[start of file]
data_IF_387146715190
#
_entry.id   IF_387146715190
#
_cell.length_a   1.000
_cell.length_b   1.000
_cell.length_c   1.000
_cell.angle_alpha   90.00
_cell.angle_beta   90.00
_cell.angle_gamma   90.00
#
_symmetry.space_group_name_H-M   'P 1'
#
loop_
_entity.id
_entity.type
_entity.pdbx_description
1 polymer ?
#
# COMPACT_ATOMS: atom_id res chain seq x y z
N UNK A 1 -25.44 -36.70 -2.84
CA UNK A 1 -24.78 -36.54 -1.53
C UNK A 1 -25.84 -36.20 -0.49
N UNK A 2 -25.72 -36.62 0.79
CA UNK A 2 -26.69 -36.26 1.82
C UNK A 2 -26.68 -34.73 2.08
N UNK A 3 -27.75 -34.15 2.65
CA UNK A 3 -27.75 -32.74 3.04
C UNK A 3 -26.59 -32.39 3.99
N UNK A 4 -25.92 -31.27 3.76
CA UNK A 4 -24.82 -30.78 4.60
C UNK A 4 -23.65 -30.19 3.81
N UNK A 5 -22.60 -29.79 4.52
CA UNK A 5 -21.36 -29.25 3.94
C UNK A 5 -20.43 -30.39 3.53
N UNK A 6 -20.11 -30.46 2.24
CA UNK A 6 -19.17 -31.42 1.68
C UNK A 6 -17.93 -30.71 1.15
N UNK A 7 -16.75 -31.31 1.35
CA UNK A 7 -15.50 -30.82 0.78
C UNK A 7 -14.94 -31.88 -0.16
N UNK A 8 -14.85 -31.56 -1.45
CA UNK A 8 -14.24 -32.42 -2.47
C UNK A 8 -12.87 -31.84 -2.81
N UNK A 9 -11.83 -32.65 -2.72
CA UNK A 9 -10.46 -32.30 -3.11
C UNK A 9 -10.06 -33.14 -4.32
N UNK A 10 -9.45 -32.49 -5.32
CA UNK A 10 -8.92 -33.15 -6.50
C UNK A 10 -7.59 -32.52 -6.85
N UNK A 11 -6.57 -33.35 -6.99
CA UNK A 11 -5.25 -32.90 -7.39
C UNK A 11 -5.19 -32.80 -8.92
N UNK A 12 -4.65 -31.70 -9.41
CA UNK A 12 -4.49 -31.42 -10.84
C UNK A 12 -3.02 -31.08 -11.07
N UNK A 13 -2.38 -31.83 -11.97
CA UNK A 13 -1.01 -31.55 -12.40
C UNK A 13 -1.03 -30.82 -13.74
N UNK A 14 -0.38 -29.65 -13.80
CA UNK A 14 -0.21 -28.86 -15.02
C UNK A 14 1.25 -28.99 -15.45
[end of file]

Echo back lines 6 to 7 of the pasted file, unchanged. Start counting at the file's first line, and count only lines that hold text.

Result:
_cell.length_b   1.000
_cell.length_c   1.000